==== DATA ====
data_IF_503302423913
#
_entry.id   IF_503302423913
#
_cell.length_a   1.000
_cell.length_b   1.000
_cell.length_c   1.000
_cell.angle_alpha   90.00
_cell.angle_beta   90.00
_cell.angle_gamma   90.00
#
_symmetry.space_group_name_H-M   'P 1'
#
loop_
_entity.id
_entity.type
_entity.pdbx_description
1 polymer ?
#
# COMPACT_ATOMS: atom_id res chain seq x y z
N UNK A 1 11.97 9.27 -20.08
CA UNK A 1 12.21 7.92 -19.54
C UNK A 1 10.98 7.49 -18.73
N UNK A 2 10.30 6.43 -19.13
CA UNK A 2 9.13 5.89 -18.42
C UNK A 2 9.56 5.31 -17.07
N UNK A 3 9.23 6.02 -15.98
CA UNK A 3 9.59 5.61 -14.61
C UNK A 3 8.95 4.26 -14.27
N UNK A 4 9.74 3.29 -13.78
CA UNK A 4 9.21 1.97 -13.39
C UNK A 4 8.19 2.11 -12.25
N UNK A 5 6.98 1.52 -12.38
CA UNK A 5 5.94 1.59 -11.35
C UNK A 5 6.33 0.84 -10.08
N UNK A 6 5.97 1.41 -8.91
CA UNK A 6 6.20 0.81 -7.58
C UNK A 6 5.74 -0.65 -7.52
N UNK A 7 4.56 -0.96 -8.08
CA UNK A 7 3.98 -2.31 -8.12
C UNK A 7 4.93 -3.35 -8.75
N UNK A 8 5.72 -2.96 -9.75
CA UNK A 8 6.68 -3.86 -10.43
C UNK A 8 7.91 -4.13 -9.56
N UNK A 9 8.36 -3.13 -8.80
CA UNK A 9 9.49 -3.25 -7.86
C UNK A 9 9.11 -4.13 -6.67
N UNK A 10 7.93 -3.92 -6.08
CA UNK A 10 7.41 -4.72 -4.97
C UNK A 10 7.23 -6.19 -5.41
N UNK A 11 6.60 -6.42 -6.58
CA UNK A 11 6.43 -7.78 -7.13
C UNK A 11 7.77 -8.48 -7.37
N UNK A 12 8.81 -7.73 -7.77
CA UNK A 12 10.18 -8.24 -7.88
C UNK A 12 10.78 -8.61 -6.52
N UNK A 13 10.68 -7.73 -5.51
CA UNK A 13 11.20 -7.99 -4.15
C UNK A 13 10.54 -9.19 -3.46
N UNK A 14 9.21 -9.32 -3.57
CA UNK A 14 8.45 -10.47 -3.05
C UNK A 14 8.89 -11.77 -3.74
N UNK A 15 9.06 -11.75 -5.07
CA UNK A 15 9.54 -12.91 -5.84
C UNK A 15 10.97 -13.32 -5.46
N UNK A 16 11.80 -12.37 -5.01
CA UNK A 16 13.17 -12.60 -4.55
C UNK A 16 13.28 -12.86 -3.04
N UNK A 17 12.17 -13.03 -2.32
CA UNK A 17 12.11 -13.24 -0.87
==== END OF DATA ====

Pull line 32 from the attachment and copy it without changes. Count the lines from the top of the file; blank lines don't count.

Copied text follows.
C UNK A 4 8.19 2.11 -12.25